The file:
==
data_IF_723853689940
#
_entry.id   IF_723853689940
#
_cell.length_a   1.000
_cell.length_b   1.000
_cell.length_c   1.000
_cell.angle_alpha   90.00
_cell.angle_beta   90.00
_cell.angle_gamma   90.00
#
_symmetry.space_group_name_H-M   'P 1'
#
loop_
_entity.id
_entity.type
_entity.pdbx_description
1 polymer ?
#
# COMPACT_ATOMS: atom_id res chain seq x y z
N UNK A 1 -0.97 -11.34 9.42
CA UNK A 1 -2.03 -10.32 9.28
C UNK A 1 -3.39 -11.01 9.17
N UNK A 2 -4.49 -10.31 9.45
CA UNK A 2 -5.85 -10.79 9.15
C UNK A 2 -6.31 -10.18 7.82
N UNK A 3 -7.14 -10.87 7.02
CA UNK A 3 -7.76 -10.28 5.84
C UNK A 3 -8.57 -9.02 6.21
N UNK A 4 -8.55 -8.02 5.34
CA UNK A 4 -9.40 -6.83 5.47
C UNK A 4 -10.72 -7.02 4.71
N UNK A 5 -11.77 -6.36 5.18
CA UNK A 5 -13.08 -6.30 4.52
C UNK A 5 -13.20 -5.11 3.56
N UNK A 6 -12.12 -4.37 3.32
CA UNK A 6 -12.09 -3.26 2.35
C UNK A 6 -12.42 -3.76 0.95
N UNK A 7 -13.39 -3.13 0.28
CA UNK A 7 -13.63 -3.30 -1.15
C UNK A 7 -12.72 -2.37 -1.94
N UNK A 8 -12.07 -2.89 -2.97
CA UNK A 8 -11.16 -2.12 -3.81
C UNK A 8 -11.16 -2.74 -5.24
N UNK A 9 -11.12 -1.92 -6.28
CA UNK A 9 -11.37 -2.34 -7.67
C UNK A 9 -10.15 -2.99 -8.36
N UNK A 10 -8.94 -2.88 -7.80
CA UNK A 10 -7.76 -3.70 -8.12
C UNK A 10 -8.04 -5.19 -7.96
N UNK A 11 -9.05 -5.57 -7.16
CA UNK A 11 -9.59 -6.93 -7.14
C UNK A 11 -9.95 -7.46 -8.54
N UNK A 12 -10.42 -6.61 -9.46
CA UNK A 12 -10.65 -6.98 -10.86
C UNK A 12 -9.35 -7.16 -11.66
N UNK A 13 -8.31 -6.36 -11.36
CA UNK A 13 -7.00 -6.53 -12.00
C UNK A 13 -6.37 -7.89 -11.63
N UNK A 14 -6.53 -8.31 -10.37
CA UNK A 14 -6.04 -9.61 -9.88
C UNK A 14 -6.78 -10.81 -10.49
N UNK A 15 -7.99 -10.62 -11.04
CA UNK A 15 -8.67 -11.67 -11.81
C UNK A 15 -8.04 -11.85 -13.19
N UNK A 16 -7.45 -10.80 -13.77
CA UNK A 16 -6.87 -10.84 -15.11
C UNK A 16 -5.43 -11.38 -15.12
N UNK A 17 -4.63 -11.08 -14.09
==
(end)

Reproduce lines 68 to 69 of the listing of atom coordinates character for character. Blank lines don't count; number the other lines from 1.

C UNK A 16 -5.43 -11.38 -15.12
N UNK A 17 -4.63 -11.08 -14.09